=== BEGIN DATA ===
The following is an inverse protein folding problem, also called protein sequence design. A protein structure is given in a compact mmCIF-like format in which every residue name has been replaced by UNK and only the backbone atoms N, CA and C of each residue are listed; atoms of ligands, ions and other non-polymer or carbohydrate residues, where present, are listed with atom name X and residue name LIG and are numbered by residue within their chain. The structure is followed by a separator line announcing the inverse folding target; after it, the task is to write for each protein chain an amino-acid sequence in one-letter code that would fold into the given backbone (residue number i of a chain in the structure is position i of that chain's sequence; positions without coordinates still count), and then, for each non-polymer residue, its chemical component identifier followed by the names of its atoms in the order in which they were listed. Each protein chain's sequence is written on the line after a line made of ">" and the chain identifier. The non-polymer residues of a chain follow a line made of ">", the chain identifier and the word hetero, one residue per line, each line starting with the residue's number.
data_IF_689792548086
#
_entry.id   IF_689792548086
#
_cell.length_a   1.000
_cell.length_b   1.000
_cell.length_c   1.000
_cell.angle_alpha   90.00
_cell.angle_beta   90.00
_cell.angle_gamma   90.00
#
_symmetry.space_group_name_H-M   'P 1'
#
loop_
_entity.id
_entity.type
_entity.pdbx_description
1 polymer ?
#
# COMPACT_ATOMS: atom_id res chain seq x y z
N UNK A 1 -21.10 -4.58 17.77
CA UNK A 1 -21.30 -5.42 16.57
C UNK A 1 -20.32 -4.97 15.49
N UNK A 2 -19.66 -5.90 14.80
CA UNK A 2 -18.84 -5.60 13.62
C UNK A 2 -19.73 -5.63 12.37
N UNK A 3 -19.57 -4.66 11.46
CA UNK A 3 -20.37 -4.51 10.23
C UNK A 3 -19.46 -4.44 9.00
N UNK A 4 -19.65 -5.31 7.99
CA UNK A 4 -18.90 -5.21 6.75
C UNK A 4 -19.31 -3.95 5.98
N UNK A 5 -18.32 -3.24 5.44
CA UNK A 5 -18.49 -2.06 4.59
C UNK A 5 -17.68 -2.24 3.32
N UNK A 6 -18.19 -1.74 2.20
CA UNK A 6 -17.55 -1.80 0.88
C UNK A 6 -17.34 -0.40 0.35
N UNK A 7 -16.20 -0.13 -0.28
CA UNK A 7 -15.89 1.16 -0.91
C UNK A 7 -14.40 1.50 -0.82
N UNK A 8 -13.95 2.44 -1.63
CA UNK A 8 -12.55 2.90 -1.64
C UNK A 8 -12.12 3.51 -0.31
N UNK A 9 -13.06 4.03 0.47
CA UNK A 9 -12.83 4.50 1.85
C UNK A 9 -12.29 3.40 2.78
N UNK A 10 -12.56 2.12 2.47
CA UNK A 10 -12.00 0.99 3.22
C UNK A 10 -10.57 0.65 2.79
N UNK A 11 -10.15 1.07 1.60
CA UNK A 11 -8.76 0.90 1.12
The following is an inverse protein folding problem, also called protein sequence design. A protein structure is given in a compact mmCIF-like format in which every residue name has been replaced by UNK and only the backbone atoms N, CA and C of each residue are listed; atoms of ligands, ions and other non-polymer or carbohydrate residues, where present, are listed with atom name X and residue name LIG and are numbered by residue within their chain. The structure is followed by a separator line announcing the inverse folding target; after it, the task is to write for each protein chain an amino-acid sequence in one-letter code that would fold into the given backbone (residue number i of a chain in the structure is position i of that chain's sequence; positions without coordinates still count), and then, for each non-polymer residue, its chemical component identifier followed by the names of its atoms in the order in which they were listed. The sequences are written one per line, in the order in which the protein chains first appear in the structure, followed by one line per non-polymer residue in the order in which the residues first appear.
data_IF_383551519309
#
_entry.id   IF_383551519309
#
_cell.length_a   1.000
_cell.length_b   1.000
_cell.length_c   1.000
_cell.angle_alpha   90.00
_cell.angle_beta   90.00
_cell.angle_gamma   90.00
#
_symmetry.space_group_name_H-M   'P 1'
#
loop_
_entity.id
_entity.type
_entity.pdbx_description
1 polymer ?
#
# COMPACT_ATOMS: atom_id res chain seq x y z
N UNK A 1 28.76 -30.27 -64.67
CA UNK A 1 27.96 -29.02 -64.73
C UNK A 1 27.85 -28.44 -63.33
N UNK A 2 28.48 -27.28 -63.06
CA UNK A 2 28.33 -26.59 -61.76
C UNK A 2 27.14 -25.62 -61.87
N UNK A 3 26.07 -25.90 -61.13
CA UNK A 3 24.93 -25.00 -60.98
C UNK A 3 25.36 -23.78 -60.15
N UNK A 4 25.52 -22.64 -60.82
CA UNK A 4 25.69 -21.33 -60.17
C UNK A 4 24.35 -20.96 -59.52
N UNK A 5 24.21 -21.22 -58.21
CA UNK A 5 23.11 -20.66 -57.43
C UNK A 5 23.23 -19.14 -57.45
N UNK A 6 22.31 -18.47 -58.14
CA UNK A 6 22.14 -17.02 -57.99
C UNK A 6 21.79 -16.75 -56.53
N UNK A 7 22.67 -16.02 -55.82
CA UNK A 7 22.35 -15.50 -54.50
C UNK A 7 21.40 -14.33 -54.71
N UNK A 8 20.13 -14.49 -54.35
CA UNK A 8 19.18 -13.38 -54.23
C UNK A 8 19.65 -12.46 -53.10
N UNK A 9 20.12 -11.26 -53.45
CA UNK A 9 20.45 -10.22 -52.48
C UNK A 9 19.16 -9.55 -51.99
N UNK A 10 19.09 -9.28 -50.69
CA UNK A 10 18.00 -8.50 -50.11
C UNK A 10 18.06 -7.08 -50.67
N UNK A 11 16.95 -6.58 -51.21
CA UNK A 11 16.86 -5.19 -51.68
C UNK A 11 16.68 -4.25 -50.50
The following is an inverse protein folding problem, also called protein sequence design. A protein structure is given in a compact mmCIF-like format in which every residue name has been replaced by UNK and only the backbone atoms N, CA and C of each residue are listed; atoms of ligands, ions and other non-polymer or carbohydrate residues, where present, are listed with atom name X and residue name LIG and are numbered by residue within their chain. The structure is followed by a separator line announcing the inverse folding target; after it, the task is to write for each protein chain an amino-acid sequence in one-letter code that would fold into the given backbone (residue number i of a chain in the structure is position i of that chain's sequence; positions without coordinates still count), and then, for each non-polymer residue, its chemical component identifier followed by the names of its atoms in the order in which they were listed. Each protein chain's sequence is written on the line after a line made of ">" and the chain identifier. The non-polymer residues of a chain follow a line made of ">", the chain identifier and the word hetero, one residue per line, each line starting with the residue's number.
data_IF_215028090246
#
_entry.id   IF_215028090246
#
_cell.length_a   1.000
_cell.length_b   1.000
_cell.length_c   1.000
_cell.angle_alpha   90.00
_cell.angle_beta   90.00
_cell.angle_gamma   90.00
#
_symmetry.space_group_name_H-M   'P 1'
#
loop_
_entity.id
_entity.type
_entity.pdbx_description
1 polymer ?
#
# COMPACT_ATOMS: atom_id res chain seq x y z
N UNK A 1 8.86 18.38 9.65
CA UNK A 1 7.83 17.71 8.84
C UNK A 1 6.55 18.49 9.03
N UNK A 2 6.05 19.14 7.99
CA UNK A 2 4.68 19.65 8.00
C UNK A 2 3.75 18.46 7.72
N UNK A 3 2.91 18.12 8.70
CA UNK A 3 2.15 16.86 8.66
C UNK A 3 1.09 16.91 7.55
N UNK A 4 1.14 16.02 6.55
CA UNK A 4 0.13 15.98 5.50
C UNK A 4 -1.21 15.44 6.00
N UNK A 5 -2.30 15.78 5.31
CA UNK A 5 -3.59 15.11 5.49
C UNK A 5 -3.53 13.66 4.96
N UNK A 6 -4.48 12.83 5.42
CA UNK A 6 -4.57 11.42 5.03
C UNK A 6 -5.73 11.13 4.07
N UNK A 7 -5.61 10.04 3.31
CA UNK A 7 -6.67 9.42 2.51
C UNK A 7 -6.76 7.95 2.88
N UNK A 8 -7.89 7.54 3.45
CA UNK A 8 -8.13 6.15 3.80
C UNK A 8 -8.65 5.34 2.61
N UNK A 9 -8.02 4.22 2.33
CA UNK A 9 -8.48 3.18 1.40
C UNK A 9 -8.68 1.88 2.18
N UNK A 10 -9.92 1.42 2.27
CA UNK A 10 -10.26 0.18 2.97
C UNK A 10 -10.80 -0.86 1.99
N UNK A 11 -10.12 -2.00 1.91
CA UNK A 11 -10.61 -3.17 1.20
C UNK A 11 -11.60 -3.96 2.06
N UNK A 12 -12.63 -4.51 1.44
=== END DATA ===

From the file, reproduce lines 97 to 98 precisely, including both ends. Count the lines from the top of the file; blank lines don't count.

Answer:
CA UNK A 8 19.18 -13.38 -54.23
C UNK A 8 19.65 -12.46 -53.10